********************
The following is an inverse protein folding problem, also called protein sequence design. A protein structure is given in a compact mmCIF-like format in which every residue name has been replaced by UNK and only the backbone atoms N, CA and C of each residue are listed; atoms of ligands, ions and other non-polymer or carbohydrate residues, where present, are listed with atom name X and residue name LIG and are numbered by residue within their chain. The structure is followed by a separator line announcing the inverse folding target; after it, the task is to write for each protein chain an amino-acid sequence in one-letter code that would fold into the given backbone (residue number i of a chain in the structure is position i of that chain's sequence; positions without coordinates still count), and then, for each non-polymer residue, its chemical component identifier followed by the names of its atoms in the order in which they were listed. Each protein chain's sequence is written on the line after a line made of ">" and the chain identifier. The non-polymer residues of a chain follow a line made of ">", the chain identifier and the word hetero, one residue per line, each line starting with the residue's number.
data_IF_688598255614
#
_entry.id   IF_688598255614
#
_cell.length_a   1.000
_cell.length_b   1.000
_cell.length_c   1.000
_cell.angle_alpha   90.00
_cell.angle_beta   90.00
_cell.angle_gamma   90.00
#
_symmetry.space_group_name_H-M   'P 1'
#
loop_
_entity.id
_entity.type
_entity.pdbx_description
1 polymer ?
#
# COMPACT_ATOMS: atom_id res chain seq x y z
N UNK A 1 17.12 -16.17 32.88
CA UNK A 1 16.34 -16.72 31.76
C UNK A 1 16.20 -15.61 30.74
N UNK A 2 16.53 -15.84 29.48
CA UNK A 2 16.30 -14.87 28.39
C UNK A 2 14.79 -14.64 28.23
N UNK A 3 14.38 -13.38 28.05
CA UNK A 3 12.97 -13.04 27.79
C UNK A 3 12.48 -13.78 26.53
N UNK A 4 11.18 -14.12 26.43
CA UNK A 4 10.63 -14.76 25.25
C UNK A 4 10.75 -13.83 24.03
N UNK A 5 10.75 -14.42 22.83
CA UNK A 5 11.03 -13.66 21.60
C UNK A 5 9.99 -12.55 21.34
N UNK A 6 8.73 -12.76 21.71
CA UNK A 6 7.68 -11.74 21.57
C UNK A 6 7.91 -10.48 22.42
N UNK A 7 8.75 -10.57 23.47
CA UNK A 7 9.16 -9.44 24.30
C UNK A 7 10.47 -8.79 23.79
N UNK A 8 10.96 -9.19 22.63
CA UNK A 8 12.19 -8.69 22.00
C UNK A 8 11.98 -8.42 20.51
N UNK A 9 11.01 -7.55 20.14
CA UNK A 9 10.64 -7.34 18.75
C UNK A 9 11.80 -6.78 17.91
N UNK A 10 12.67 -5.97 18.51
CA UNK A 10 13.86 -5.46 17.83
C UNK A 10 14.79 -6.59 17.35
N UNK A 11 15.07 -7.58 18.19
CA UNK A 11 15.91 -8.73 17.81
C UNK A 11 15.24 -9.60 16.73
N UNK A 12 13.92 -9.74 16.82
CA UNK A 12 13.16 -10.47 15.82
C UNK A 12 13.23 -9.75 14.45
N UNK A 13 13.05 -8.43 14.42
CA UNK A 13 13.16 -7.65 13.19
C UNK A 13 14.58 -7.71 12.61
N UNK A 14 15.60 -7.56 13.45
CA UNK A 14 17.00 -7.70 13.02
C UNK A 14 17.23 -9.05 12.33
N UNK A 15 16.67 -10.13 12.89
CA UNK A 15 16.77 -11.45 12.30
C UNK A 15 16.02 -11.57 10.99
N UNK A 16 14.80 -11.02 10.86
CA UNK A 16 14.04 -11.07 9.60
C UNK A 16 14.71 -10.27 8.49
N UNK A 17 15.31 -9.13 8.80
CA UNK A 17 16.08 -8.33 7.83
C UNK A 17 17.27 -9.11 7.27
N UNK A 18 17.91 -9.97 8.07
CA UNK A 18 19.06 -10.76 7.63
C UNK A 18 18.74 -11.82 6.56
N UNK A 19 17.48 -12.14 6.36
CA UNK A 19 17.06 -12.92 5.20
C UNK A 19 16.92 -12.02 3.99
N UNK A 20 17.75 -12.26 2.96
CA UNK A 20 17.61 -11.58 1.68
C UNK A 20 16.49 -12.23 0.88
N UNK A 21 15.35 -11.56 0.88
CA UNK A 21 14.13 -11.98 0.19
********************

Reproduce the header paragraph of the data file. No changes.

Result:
The following is an inverse protein folding problem, also called protein sequence design. A protein structure is given in a compact mmCIF-like format in which every residue name has been replaced by UNK and only the backbone atoms N, CA and C of each residue are listed; atoms of ligands, ions and other non-polymer or carbohydrate residues, where present, are listed with atom name X and residue name LIG and are numbered by residue within their chain. The structure is followed by a separator line announcing the inverse folding target; after it, the task is to write for each protein chain an amino-acid sequence in one-letter code that would fold into the given backbone (residue number i of a chain in the structure is position i of that chain's sequence; positions without coordinates still count), and then, for each non-polymer residue, its chemical component identifier followed by the names of its atoms in the order in which they were listed. Each protein chain's sequence is written on the line after a line made of ">" and the chain identifier. The non-polymer residues of a chain follow a line made of ">", the chain identifier and the word hetero, one residue per line, each line starting with the residue's number.